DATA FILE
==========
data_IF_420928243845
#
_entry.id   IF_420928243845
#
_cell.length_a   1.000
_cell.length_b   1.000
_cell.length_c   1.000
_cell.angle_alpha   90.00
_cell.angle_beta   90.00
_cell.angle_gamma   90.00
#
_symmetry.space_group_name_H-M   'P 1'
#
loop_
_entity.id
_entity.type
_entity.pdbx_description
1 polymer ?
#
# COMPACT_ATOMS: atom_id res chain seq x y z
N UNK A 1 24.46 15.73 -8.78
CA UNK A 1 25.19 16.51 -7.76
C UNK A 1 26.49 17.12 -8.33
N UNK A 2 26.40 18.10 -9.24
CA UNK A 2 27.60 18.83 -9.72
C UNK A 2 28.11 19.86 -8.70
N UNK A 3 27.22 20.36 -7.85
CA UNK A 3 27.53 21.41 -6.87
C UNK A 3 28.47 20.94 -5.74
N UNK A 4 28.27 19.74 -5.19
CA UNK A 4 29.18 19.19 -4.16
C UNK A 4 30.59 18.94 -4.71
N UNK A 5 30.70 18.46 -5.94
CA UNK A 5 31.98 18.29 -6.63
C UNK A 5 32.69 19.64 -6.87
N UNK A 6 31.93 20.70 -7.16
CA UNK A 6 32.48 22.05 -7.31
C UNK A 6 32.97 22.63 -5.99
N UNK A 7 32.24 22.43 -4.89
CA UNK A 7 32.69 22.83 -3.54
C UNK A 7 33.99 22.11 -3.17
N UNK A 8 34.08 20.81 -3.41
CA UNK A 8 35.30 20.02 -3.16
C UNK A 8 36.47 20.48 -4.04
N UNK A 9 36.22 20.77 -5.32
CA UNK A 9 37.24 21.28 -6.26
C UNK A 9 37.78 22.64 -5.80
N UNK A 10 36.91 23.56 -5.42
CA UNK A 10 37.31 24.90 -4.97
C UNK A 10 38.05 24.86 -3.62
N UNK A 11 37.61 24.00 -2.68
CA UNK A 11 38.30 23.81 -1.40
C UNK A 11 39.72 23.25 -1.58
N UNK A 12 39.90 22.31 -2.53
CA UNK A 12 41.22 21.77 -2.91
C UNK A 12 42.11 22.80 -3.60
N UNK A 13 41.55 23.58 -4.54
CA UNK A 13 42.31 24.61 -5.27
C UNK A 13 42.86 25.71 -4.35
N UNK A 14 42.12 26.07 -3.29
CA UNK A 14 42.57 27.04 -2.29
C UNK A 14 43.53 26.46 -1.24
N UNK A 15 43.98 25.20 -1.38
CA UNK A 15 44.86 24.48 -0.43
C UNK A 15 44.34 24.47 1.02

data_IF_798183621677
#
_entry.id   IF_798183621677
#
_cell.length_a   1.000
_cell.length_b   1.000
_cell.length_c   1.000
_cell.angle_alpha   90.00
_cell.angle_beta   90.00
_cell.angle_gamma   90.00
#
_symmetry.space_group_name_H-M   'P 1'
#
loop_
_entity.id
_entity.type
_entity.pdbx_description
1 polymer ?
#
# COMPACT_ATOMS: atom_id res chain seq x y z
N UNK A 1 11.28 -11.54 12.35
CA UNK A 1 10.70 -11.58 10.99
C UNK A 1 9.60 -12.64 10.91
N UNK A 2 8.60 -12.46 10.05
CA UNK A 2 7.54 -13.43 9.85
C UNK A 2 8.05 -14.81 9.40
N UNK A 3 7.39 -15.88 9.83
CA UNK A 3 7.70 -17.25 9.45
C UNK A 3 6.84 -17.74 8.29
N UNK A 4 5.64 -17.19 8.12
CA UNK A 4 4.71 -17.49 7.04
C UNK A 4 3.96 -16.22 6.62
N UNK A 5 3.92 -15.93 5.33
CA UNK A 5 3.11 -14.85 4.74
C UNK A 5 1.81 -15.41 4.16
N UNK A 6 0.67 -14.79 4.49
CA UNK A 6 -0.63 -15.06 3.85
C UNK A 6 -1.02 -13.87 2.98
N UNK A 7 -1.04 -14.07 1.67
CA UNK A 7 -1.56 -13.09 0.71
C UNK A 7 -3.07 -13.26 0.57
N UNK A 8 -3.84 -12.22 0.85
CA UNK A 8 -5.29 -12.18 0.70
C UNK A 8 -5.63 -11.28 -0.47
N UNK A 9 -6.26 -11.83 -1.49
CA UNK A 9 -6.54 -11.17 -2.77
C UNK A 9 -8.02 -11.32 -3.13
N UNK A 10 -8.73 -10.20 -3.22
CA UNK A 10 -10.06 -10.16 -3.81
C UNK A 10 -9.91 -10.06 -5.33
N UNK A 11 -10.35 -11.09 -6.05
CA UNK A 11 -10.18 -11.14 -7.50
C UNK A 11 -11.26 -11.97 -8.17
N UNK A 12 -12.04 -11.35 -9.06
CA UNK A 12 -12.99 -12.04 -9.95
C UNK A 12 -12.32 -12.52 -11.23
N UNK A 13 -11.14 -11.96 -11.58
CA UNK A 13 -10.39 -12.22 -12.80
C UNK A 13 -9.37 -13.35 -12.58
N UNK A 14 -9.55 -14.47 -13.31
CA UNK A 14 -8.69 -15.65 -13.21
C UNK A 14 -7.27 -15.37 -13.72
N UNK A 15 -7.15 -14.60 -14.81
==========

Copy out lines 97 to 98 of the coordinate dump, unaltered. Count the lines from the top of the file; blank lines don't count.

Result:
C UNK A 4 3.96 -16.22 6.62
N UNK A 5 3.92 -15.93 5.33